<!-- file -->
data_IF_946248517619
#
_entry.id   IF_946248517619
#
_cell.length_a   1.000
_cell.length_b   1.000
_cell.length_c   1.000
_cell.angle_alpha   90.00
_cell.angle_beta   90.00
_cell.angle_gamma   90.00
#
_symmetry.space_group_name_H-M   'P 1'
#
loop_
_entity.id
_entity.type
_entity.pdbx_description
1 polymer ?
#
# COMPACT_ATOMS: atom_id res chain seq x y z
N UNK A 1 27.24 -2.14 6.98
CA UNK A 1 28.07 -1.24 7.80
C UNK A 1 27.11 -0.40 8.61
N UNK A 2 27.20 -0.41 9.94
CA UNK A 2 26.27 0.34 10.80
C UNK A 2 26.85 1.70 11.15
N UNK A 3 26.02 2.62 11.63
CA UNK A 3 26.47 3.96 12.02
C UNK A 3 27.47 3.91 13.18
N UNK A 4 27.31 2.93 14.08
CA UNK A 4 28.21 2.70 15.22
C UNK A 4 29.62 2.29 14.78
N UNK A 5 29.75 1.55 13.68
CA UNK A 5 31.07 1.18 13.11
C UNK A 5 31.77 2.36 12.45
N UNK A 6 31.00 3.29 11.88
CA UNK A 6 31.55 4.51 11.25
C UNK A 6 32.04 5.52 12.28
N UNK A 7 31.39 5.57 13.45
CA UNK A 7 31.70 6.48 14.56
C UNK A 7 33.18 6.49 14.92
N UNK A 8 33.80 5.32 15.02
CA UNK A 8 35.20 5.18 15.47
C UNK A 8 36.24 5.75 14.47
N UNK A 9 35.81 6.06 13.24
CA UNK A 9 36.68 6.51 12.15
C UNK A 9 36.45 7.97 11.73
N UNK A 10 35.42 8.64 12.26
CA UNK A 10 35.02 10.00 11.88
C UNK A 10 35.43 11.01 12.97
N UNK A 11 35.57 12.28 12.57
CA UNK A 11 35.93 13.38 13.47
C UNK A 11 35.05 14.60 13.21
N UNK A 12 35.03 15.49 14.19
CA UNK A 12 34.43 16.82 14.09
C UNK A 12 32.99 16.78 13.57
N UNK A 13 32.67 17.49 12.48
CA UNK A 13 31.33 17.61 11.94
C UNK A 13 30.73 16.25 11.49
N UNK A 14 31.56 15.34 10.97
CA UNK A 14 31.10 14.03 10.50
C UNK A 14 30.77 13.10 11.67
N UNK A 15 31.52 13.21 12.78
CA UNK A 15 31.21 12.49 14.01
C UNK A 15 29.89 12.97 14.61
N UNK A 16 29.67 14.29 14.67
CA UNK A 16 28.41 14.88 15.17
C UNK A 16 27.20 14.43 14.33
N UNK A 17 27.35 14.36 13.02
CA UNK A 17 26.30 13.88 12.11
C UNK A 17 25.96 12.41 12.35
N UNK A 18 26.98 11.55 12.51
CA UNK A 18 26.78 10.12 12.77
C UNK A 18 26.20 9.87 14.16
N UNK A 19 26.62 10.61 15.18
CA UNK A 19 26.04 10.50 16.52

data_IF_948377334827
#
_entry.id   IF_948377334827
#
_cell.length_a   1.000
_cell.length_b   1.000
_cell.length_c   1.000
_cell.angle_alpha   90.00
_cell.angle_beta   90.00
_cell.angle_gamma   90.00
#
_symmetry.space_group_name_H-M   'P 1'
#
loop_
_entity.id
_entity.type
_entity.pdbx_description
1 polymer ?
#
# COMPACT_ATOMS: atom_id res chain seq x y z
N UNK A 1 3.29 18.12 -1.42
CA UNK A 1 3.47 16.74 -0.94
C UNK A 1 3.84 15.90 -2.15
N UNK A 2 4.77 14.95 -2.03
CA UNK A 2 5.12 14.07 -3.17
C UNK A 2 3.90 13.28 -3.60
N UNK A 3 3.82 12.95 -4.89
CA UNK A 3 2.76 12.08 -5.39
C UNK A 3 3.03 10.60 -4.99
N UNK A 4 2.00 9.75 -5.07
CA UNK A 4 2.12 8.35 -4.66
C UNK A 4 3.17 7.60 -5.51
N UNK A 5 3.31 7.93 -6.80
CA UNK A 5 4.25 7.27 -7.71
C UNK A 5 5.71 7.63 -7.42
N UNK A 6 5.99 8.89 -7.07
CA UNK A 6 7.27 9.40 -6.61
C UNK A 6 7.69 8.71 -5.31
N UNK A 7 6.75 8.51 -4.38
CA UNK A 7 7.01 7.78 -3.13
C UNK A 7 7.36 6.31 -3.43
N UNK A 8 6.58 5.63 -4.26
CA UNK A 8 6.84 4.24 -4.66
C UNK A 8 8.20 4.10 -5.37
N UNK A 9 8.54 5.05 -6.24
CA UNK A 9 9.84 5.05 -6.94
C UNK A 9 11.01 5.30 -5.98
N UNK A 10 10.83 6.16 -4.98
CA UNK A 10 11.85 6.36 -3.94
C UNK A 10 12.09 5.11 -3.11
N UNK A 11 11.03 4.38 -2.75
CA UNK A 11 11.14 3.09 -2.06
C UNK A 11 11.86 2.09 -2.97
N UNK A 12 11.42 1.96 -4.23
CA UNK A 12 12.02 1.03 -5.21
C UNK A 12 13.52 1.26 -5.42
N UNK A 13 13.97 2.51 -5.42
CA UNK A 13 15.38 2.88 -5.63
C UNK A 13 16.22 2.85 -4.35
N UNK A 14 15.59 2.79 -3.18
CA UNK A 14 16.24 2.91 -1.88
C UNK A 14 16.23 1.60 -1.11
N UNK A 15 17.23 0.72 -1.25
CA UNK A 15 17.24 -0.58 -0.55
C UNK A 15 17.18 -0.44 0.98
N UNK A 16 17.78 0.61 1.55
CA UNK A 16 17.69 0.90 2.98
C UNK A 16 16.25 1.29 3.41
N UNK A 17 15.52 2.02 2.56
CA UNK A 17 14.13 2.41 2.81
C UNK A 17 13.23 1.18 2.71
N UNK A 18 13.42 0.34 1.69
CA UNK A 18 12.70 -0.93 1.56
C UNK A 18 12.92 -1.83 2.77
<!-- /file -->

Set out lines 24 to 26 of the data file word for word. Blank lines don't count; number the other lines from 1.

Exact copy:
N UNK A 2 27.20 -0.41 9.94
CA UNK A 2 26.27 0.34 10.80
C UNK A 2 26.85 1.70 11.15